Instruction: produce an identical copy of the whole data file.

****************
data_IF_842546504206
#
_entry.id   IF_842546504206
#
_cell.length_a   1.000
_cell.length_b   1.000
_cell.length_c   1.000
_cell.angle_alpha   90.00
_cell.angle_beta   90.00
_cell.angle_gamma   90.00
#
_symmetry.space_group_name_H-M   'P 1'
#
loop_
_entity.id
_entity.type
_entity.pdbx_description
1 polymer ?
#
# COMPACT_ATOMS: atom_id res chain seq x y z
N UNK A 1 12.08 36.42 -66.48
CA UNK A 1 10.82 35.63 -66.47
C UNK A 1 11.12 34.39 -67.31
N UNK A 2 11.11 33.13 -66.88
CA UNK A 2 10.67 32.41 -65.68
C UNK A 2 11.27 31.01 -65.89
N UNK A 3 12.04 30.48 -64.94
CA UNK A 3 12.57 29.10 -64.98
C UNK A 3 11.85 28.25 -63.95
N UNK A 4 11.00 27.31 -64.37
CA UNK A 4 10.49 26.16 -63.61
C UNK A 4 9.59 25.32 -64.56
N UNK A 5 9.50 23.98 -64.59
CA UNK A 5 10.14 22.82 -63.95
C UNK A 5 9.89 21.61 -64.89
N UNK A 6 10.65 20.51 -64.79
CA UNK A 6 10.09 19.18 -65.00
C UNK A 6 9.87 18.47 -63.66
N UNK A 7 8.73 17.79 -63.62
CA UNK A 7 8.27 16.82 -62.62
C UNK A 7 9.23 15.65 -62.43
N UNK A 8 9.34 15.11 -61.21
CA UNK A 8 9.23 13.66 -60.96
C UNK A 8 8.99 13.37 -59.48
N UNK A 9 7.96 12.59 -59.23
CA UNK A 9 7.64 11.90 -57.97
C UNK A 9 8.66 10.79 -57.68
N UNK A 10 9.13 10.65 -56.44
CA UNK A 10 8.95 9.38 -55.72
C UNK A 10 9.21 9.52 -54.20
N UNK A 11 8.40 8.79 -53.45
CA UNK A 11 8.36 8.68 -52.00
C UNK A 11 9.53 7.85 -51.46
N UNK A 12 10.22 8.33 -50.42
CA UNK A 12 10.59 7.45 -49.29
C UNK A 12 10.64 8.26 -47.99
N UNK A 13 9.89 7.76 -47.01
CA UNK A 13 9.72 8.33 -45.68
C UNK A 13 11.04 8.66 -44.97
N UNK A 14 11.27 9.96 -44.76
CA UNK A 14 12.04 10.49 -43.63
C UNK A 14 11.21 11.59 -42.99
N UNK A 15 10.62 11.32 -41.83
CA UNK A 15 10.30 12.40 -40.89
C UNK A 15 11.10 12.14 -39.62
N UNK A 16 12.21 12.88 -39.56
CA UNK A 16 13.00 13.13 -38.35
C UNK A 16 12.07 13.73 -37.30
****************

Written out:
data_IF_842546504206
#
_entry.id   IF_842546504206
#
_cell.length_a   1.000
_cell.length_b   1.000
_cell.length_c   1.000
_cell.angle_alpha   90.00
_cell.angle_beta   90.00
_cell.angle_gamma   90.00
#
_symmetry.space_group_name_H-M   'P 1'
#
loop_
_entity.id
_entity.type
_entity.pdbx_description
1 polymer ?
#
# COMPACT_ATOMS: atom_id res chain seq x y z
N UNK A 1 12.08 36.42 -66.48
CA UNK A 1 10.82 35.63 -66.47
C UNK A 1 11.12 34.39 -67.31
N UNK A 2 11.11 33.13 -66.88
CA UNK A 2 10.67 32.41 -65.68
C UNK A 2 11.27 31.01 -65.89
N UNK A 3 12.04 30.48 -64.94
CA UNK A 3 12.57 29.10 -64.98
C UNK A 3 11.85 28.25 -63.95
N UNK A 4 11.00 27.31 -64.37
CA UNK A 4 10.49 26.16 -63.61
C UNK A 4 9.59 25.32 -64.56
N UNK A 5 9.50 23.98 -64.59
CA UNK A 5 10.14 22.82 -63.95
C UNK A 5 9.89 21.61 -64.89
N UNK A 6 10.65 20.51 -64.79
CA UNK A 6 10.09 19.18 -65.00
C UNK A 6 9.87 18.47 -63.66
N UNK A 7 8.73 17.79 -63.62
CA UNK A 7 8.27 16.82 -62.62
C UNK A 7 9.23 15.65 -62.43
N UNK A 8 9.34 15.11 -61.21
CA UNK A 8 9.23 13.66 -60.96
C UNK A 8 8.99 13.37 -59.48
N UNK A 9 7.96 12.59 -59.23
CA UNK A 9 7.64 11.90 -57.97
C UNK A 9 8.66 10.79 -57.68
N UNK A 10 9.13 10.65 -56.44
CA UNK A 10 8.95 9.38 -55.72
C UNK A 10 9.21 9.52 -54.20
N UNK A 11 8.40 8.79 -53.45
CA UNK A 11 8.36 8.68 -52.00
C UNK A 11 9.53 7.85 -51.46
N UNK A 12 10.22 8.33 -50.42
CA UNK A 12 10.59 7.45 -49.29
C UNK A 12 10.64 8.26 -47.99
N UNK A 13 9.89 7.76 -47.01
CA UNK A 13 9.72 8.33 -45.68
C UNK A 13 11.04 8.66 -44.97
N UNK A 14 11.27 9.96 -44.76
CA UNK A 14 12.04 10.49 -43.63
C UNK A 14 11.21 11.59 -42.99
N UNK A 15 10.62 11.32 -41.83
CA UNK A 15 10.30 12.40 -40.89
C UNK A 15 11.10 12.14 -39.62
N UNK A 16 12.21 12.88 -39.56
CA UNK A 16 13.00 13.13 -38.35
C UNK A 16 12.07 13.73 -37.30